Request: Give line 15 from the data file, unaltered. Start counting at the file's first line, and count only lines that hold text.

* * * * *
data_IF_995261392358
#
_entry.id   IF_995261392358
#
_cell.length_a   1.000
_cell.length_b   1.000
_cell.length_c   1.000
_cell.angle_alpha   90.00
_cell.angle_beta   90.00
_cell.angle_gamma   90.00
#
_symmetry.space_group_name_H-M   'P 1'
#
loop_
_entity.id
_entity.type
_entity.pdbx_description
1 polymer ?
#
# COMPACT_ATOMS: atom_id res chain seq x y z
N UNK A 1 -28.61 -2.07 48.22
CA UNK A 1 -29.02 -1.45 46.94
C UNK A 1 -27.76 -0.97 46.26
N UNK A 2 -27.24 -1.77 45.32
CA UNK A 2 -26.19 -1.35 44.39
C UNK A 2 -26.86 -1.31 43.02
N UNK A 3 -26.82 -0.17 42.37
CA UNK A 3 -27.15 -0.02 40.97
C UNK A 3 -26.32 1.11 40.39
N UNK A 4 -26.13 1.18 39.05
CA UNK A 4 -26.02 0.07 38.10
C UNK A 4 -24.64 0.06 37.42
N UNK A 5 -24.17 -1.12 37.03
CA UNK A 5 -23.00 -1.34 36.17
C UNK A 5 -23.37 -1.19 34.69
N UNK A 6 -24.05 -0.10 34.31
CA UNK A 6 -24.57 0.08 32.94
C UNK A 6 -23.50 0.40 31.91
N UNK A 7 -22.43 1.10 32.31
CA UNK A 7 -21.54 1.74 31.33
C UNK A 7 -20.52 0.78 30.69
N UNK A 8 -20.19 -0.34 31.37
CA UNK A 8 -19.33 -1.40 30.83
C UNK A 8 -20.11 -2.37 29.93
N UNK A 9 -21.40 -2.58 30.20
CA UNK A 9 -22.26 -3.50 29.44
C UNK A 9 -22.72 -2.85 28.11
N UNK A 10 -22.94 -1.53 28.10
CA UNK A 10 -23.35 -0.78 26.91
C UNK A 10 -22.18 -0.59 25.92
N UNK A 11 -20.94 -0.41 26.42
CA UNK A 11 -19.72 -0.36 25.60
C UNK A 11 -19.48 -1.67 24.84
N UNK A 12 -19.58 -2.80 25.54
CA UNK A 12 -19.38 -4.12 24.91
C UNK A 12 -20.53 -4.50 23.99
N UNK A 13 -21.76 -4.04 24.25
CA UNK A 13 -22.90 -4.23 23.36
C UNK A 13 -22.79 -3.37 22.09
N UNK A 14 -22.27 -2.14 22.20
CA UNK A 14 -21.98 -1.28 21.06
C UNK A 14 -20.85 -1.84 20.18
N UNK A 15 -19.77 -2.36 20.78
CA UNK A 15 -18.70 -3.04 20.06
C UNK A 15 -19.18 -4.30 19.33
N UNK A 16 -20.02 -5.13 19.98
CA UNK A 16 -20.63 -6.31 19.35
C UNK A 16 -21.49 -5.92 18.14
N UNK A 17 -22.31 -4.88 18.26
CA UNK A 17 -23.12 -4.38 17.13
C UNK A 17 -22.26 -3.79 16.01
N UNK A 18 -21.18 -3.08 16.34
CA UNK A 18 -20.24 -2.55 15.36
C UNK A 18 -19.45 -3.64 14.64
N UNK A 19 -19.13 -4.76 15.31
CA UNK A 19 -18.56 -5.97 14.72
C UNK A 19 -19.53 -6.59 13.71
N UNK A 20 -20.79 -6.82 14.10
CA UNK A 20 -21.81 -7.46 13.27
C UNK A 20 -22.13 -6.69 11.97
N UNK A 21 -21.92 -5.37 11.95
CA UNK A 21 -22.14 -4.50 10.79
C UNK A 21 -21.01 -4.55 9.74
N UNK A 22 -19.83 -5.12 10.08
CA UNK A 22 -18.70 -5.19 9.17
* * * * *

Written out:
_entity.id